Instead, let’s employ Shoshin, the Zen Buddhist word for Beginner’s Mind. It means to approach a situation as if for the very first time, with humility for what we don’t know and no preconceptions about what will happen. We need to have hope that we will find love. Or at least people we enjoy spending time with.

And that hope comes from believing in ourselves.

Personally, I’m thrilled to be called entitled when it comes to dating. I became vociferously entitled after several guys kept sniffing around my bikini line while simultaneously mansplaining how my relationship goals were old-fashioned. But all they had to do was leave me alone.

Trying to talk someone into bed constitutes the worst kind of entitlement

And it’s one of the reasons for my own bitterness. I’ve never tried to convince a guy that in reality, he wanted to be in a committed relationship and, oh yeah, he also wanted to clean out my roof gutters, he just didn’t know it yet.

Why would someone put down a woman for explicating her emotional wants? Wanting things is good. It means we’re alive. And it requires a measure of self-esteem to believe we can get them.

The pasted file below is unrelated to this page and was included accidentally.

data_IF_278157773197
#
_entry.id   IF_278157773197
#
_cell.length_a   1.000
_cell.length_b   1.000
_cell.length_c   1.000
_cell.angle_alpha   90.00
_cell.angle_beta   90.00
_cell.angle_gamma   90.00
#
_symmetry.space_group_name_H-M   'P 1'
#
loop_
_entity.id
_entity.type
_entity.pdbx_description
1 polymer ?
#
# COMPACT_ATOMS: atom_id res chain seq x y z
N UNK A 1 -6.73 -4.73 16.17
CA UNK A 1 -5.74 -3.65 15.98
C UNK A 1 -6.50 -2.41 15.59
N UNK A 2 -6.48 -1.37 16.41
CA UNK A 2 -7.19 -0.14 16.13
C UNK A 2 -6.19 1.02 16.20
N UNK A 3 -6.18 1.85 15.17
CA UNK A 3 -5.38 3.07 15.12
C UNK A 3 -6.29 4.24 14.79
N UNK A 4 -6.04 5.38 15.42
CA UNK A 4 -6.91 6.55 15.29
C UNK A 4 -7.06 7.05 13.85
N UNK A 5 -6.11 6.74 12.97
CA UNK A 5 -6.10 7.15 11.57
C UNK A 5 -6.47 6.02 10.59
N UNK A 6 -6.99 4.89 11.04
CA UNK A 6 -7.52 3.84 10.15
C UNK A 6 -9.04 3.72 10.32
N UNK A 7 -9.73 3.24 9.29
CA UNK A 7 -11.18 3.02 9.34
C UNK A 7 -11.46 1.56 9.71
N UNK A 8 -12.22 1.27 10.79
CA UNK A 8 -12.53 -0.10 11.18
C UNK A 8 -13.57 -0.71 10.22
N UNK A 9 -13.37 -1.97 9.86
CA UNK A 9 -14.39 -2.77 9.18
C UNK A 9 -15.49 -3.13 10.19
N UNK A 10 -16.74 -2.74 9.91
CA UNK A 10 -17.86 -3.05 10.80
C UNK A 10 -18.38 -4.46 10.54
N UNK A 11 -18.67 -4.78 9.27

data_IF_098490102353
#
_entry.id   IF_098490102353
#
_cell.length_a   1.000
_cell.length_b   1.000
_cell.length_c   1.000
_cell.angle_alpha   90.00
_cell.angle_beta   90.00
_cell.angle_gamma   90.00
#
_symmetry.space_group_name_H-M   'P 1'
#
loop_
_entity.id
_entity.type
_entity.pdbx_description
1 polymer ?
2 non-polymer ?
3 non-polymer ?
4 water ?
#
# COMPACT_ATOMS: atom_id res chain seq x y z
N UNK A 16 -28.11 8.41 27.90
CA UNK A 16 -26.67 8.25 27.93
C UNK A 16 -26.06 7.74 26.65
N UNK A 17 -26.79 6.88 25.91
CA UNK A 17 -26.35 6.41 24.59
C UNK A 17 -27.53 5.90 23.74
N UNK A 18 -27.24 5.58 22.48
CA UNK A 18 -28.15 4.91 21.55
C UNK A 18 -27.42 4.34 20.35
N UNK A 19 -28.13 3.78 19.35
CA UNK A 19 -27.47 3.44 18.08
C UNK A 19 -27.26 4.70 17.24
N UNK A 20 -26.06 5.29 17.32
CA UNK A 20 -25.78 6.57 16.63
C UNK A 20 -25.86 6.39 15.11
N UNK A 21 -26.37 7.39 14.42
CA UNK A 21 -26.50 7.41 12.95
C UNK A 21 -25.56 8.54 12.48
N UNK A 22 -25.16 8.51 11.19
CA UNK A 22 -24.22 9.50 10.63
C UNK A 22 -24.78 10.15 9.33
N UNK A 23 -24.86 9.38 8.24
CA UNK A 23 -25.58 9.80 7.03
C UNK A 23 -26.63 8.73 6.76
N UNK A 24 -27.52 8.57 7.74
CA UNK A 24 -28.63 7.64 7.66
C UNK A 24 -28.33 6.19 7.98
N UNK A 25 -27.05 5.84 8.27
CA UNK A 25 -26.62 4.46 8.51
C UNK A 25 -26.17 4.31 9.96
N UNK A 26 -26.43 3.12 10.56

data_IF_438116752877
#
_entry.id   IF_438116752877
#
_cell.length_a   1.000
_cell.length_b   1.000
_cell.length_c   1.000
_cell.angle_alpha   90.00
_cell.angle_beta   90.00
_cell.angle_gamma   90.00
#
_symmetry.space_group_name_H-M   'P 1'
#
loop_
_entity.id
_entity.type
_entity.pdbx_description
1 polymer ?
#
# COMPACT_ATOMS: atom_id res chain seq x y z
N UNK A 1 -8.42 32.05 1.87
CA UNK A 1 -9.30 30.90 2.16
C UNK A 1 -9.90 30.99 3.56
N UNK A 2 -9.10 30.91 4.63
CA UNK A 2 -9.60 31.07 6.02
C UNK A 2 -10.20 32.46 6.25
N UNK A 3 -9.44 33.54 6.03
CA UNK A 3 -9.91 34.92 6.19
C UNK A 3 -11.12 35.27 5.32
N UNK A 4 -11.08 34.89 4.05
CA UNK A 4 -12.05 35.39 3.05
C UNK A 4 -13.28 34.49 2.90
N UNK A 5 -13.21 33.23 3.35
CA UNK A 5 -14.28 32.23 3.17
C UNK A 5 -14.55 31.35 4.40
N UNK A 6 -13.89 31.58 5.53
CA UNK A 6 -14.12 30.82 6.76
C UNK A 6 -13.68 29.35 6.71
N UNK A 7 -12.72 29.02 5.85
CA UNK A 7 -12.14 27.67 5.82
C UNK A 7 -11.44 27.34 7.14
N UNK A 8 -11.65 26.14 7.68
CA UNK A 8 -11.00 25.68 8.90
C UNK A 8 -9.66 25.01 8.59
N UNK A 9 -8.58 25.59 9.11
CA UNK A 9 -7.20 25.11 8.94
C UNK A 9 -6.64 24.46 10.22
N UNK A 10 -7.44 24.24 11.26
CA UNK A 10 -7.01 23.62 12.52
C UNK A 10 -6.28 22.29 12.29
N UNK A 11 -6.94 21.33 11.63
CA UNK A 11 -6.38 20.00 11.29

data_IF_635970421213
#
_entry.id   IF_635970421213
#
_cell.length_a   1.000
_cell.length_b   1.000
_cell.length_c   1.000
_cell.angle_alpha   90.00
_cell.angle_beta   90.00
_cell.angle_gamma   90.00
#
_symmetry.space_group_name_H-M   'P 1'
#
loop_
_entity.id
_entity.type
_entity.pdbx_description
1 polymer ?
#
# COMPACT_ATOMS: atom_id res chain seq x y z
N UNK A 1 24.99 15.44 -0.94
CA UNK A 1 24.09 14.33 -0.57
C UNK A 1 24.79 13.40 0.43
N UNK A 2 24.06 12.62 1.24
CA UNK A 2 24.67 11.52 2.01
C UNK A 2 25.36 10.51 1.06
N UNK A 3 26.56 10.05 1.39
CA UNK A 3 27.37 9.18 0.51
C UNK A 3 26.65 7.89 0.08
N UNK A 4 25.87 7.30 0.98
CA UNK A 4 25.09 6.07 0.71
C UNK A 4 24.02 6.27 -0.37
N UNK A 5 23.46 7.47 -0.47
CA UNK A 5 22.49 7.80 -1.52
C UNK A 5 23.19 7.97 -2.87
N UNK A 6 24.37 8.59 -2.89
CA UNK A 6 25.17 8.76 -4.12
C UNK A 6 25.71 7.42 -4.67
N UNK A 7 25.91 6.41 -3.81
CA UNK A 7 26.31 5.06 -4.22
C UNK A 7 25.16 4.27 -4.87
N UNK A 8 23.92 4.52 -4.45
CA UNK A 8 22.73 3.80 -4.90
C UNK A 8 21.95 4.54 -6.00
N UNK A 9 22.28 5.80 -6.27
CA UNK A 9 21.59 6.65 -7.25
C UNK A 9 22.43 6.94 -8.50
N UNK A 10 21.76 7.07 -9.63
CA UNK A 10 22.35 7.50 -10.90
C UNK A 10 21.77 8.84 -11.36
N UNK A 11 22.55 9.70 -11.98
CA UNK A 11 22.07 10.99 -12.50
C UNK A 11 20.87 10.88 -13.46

Last year, I sheepishly told a new millennial friend that I wanted to remarry eventually. “I guess I’m not much of a feminist,” I added under my breath.

But she wisely answered, “Being a feminist means honoring your wants.”

Let’s put our bitterness aside

So why settle for someone who puts little effort into being with us unless we’ve given up hope of finding anyone better? If I want to walk down the aisle wearing a bi-level, ballerina wedding dress like Stephanie Seymour in the “November Rain” video, who’s to say it’s too much?

This is a new time as we re-emerge from our homes, blink into the sunlight, and start meeting people again. Let’s put our bitterness aside to start fresh. But let’s also be sufficiently entitled to hold out for what we want, with enough hope not to sabotage our dreams.

(Previously published in P.S. I Love You).


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This Is How We Can Overcome the Bitterness Of Middle-Aged Dating2021-04-30T17:48:12+00:00

February 2021

What if Valentine’s Day Became “Loneliness Awareness Day”

Beach with Happy Valentine's Day written in the sand

Writing in the Sand at Santa Cruz

I’m not Blaming Valentine’s Day for All my Neuroses, BUT…

For me, Valentine’s Day has always seemed a little bit mean. Dare I say exclusionary? It’s the high school cheerleader of holidays, the one that makes you feel like you didn’t get asked to the prom.